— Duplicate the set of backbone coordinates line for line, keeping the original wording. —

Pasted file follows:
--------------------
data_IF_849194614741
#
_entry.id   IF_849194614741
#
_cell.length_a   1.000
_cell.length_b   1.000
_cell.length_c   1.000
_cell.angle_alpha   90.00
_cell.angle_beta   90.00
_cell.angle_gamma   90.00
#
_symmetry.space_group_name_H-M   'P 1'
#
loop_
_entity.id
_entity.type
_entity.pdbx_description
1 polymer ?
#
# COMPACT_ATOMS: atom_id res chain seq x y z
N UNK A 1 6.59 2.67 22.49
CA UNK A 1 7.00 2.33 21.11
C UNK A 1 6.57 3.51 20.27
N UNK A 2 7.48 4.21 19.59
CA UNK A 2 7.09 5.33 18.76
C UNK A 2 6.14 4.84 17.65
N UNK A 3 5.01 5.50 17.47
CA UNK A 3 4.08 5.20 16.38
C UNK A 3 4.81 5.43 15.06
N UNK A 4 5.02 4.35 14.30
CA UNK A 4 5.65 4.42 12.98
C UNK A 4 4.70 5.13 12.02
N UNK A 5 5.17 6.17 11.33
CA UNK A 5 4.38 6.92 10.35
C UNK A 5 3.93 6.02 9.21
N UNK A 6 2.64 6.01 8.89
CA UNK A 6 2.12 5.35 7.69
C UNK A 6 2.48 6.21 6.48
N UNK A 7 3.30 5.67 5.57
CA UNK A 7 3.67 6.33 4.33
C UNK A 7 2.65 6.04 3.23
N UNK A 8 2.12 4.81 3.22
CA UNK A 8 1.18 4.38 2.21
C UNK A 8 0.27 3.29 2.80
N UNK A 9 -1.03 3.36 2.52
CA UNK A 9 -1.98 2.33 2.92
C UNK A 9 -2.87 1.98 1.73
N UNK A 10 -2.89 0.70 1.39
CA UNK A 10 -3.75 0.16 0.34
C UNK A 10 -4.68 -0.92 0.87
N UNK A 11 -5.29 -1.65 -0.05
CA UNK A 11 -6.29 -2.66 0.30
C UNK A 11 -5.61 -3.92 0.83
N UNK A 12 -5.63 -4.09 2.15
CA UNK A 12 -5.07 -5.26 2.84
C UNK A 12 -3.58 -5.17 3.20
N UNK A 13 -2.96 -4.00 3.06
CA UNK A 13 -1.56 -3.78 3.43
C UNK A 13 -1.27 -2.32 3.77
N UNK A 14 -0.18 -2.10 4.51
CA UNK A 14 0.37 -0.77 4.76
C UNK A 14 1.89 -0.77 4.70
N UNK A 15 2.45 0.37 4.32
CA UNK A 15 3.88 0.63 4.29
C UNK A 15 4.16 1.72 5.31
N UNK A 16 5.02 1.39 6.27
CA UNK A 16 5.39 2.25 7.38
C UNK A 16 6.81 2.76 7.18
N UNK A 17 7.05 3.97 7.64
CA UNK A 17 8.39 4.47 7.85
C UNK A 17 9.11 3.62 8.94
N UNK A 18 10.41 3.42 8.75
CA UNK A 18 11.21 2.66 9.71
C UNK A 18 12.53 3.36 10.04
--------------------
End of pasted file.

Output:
data_IF_849194614741
#
_entry.id   IF_849194614741
#
_cell.length_a   1.000
_cell.length_b   1.000
_cell.length_c   1.000
_cell.angle_alpha   90.00
_cell.angle_beta   90.00
_cell.angle_gamma   90.00
#
_symmetry.space_group_name_H-M   'P 1'
#
loop_
_entity.id
_entity.type
_entity.pdbx_description
1 polymer ?
#
# COMPACT_ATOMS: atom_id res chain seq x y z
N UNK A 1 6.59 2.67 22.49
CA UNK A 1 7.00 2.33 21.11
C UNK A 1 6.57 3.51 20.27
N UNK A 2 7.48 4.21 19.59
CA UNK A 2 7.09 5.33 18.76
C UNK A 2 6.14 4.84 17.65
N UNK A 3 5.01 5.50 17.47
CA UNK A 3 4.08 5.20 16.38
C UNK A 3 4.81 5.43 15.06
N UNK A 4 5.02 4.35 14.30
CA UNK A 4 5.65 4.42 12.98
C UNK A 4 4.70 5.13 12.02
N UNK A 5 5.17 6.17 11.33
CA UNK A 5 4.38 6.92 10.35
C UNK A 5 3.93 6.02 9.21
N UNK A 6 2.64 6.01 8.89
CA UNK A 6 2.12 5.35 7.69
C UNK A 6 2.48 6.21 6.48
N UNK A 7 3.30 5.67 5.57
CA UNK A 7 3.67 6.33 4.33
C UNK A 7 2.65 6.04 3.23
N UNK A 8 2.12 4.81 3.22
CA UNK A 8 1.18 4.38 2.21
C UNK A 8 0.27 3.29 2.80
N UNK A 9 -1.03 3.36 2.52
CA UNK A 9 -1.98 2.33 2.92
C UNK A 9 -2.87 1.98 1.73
N UNK A 10 -2.89 0.70 1.39
CA UNK A 10 -3.75 0.16 0.34
C UNK A 10 -4.68 -0.92 0.87
N UNK A 11 -5.29 -1.65 -0.05
CA UNK A 11 -6.29 -2.66 0.30
C UNK A 11 -5.61 -3.92 0.83
N UNK A 12 -5.63 -4.09 2.15
CA UNK A 12 -5.07 -5.26 2.84
C UNK A 12 -3.58 -5.17 3.20
N UNK A 13 -2.96 -4.00 3.06
CA UNK A 13 -1.56 -3.78 3.43
C UNK A 13 -1.27 -2.32 3.77
N UNK A 14 -0.18 -2.10 4.51
CA UNK A 14 0.37 -0.77 4.76
C UNK A 14 1.89 -0.77 4.70
N UNK A 15 2.45 0.37 4.32
CA UNK A 15 3.88 0.63 4.29
C UNK A 15 4.16 1.72 5.31
N UNK A 16 5.02 1.39 6.27
CA UNK A 16 5.39 2.25 7.38
C UNK A 16 6.81 2.76 7.18
N UNK A 17 7.05 3.97 7.64
CA UNK A 17 8.39 4.47 7.85
C UNK A 17 9.11 3.62 8.94
N UNK A 18 10.41 3.42 8.75
CA UNK A 18 11.21 2.66 9.71
C UNK A 18 12.53 3.36 10.04